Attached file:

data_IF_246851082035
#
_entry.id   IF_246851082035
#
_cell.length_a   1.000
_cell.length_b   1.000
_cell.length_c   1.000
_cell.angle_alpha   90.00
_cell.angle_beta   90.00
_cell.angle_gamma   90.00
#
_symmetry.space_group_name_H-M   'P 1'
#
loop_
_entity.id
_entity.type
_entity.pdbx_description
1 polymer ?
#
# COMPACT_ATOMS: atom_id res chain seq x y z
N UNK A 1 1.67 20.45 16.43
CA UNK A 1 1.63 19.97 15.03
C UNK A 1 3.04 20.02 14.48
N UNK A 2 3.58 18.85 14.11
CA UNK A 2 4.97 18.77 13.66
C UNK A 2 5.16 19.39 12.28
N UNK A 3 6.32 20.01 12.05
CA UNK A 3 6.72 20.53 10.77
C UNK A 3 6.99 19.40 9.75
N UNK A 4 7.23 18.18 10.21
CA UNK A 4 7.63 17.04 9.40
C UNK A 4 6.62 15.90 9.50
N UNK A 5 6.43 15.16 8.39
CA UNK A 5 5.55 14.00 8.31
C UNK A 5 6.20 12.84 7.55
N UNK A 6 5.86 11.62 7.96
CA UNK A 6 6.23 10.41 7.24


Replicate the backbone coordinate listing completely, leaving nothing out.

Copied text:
data_IF_246851082035
#
_entry.id   IF_246851082035
#
_cell.length_a   1.000
_cell.length_b   1.000
_cell.length_c   1.000
_cell.angle_alpha   90.00
_cell.angle_beta   90.00
_cell.angle_gamma   90.00
#
_symmetry.space_group_name_H-M   'P 1'
#
loop_
_entity.id
_entity.type
_entity.pdbx_description
1 polymer ?
#
# COMPACT_ATOMS: atom_id res chain seq x y z
N UNK A 1 1.67 20.45 16.43
CA UNK A 1 1.63 19.97 15.03
C UNK A 1 3.04 20.02 14.48
N UNK A 2 3.58 18.85 14.11
CA UNK A 2 4.97 18.77 13.66
C UNK A 2 5.16 19.39 12.28
N UNK A 3 6.32 20.01 12.05
CA UNK A 3 6.72 20.53 10.77
C UNK A 3 6.99 19.40 9.75
N UNK A 4 7.23 18.18 10.21
CA UNK A 4 7.63 17.04 9.40
C UNK A 4 6.62 15.90 9.50
N UNK A 5 6.43 15.16 8.39
CA UNK A 5 5.55 14.00 8.31
C UNK A 5 6.20 12.84 7.55
N UNK A 6 5.86 11.62 7.96
CA UNK A 6 6.23 10.41 7.24